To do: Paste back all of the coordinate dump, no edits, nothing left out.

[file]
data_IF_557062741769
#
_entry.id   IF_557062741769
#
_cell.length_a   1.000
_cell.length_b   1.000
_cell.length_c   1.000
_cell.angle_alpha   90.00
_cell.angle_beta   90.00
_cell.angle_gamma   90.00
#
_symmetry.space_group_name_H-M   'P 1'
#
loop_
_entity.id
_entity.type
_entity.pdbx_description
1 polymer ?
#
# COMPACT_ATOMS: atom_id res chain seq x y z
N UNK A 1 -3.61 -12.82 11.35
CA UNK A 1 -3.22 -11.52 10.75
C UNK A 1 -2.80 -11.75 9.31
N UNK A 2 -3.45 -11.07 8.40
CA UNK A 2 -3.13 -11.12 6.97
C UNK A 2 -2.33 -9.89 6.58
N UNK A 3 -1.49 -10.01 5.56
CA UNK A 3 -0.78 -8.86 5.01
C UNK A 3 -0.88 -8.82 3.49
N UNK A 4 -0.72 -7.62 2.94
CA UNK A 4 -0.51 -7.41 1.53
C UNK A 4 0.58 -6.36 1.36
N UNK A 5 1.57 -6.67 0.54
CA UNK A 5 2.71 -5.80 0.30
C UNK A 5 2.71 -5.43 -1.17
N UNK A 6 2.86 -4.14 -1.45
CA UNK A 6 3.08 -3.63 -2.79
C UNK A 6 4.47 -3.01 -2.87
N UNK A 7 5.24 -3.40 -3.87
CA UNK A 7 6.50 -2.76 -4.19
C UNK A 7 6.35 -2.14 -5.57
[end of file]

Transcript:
data_IF_557062741769
#
_entry.id   IF_557062741769
#
_cell.length_a   1.000
_cell.length_b   1.000
_cell.length_c   1.000
_cell.angle_alpha   90.00
_cell.angle_beta   90.00
_cell.angle_gamma   90.00
#
_symmetry.space_group_name_H-M   'P 1'
#
loop_
_entity.id
_entity.type
_entity.pdbx_description
1 polymer ?
#
# COMPACT_ATOMS: atom_id res chain seq x y z
N UNK A 1 -3.61 -12.82 11.35
CA UNK A 1 -3.22 -11.52 10.75
C UNK A 1 -2.80 -11.75 9.31
N UNK A 2 -3.45 -11.07 8.40
CA UNK A 2 -3.13 -11.12 6.97
C UNK A 2 -2.33 -9.89 6.58
N UNK A 3 -1.49 -10.01 5.56
CA UNK A 3 -0.78 -8.86 5.01
C UNK A 3 -0.88 -8.82 3.49
N UNK A 4 -0.72 -7.62 2.94
CA UNK A 4 -0.51 -7.41 1.53
C UNK A 4 0.58 -6.36 1.36
N UNK A 5 1.57 -6.67 0.54
CA UNK A 5 2.71 -5.80 0.30
C UNK A 5 2.71 -5.43 -1.17
N UNK A 6 2.86 -4.14 -1.45
CA UNK A 6 3.08 -3.63 -2.79
C UNK A 6 4.47 -3.01 -2.87
N UNK A 7 5.24 -3.40 -3.87
CA UNK A 7 6.50 -2.76 -4.19
C UNK A 7 6.35 -2.14 -5.57